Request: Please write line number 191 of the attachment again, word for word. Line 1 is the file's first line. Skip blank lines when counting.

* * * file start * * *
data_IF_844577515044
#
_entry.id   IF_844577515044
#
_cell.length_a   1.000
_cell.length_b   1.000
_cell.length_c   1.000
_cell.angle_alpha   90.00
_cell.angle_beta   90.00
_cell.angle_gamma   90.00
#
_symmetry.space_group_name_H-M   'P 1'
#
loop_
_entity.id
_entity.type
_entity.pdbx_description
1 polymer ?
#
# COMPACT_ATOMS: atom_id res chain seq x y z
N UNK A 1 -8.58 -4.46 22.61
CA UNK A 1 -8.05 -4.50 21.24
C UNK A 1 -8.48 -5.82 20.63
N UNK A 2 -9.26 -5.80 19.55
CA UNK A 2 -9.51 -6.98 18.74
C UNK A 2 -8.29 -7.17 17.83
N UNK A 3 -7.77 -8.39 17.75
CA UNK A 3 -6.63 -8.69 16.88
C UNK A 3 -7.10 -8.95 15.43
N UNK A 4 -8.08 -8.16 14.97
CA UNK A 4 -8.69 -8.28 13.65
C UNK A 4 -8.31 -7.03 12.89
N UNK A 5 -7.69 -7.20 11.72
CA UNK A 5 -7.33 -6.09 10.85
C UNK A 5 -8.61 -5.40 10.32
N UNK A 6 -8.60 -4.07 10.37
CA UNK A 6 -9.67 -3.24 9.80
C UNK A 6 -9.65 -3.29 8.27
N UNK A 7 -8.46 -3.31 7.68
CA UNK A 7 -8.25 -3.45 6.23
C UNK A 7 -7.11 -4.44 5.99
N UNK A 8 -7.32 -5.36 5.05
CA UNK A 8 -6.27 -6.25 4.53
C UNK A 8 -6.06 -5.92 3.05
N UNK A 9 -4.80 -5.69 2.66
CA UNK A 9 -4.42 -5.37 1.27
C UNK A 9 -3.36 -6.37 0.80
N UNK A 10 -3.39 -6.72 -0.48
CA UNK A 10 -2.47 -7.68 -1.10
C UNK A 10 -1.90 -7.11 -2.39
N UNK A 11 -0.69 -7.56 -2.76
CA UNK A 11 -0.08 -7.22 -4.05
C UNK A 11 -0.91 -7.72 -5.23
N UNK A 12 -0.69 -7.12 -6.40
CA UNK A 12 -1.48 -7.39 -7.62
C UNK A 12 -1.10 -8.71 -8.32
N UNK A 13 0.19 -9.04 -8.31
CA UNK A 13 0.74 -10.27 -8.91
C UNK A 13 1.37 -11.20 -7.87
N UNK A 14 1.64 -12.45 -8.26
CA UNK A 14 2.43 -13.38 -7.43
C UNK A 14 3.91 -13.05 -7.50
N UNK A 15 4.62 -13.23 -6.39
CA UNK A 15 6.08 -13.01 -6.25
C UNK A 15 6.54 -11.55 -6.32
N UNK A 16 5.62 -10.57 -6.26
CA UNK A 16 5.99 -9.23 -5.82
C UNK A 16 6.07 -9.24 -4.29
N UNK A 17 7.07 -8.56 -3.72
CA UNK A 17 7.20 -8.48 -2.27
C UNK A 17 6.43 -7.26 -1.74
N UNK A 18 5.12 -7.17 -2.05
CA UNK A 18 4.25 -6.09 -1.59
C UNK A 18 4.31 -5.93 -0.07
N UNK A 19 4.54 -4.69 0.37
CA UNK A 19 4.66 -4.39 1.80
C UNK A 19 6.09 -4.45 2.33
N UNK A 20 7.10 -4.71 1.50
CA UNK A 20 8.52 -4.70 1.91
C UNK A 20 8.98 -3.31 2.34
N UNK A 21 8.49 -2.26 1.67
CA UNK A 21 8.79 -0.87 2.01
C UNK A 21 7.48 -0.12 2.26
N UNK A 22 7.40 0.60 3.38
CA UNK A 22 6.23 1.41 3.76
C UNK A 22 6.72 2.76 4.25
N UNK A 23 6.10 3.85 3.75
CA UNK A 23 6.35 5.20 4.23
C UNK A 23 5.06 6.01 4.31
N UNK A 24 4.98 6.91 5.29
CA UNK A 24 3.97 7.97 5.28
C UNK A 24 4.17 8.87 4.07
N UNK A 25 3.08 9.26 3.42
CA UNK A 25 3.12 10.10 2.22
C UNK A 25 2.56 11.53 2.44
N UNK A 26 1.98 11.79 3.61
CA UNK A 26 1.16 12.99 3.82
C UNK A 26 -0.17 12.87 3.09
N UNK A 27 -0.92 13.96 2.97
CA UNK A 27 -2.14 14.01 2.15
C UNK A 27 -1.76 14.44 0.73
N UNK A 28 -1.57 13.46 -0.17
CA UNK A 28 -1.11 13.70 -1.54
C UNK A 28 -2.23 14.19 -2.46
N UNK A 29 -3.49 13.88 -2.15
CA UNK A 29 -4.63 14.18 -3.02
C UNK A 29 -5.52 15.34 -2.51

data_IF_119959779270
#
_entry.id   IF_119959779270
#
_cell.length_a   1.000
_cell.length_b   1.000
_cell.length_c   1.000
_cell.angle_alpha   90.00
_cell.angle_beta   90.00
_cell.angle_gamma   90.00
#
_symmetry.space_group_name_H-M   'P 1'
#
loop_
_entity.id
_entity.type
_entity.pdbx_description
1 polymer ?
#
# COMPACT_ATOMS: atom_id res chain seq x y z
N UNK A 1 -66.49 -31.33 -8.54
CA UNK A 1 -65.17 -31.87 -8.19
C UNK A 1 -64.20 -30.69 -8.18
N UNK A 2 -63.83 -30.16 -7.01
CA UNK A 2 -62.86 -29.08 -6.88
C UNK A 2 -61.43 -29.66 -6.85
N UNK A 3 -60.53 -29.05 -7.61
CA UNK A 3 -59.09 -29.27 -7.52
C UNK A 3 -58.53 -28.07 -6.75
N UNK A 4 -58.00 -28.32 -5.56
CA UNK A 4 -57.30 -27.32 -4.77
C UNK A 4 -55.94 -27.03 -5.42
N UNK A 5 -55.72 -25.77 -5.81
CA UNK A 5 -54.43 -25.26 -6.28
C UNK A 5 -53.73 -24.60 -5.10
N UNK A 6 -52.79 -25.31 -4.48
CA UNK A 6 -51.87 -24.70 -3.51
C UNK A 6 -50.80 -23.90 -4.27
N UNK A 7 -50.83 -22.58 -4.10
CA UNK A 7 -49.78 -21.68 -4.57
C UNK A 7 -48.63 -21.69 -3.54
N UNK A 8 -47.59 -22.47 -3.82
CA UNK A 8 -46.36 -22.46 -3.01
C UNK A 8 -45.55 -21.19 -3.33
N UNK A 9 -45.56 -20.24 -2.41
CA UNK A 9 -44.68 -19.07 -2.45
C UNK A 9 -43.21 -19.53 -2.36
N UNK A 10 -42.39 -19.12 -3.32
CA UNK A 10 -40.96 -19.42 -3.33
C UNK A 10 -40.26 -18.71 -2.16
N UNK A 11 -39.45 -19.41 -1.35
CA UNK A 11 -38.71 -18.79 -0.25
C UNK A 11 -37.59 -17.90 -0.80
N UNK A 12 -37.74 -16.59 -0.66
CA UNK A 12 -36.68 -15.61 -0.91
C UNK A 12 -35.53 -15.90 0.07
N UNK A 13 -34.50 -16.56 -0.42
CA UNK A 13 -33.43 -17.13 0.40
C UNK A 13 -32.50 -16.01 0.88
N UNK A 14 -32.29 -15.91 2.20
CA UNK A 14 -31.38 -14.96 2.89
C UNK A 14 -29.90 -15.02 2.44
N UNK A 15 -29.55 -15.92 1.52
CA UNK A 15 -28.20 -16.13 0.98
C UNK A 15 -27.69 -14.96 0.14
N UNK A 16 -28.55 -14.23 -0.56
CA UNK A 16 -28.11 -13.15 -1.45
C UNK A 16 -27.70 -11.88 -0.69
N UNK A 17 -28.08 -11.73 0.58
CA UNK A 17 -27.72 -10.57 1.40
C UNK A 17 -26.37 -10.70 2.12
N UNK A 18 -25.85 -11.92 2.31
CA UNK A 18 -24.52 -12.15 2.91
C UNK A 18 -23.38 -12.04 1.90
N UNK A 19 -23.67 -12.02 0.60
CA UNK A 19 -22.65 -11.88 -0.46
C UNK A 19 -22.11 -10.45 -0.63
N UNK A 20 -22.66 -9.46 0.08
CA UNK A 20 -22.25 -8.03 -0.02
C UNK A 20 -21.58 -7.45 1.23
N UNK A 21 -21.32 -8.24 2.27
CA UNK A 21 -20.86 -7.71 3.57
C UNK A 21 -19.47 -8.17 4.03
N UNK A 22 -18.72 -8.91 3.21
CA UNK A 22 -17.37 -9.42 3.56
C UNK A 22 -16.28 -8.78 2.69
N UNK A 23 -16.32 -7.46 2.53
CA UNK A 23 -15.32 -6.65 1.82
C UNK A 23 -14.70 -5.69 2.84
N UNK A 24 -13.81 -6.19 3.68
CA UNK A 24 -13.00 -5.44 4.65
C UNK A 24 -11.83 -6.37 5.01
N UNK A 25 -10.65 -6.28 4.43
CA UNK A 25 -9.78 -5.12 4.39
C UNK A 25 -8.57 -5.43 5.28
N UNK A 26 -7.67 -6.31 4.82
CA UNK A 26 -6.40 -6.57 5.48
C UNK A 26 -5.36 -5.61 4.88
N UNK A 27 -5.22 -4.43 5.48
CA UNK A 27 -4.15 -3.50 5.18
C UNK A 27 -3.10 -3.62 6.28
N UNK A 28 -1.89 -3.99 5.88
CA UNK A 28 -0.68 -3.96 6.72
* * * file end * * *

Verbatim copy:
N UNK A 22 -18.72 -8.91 3.21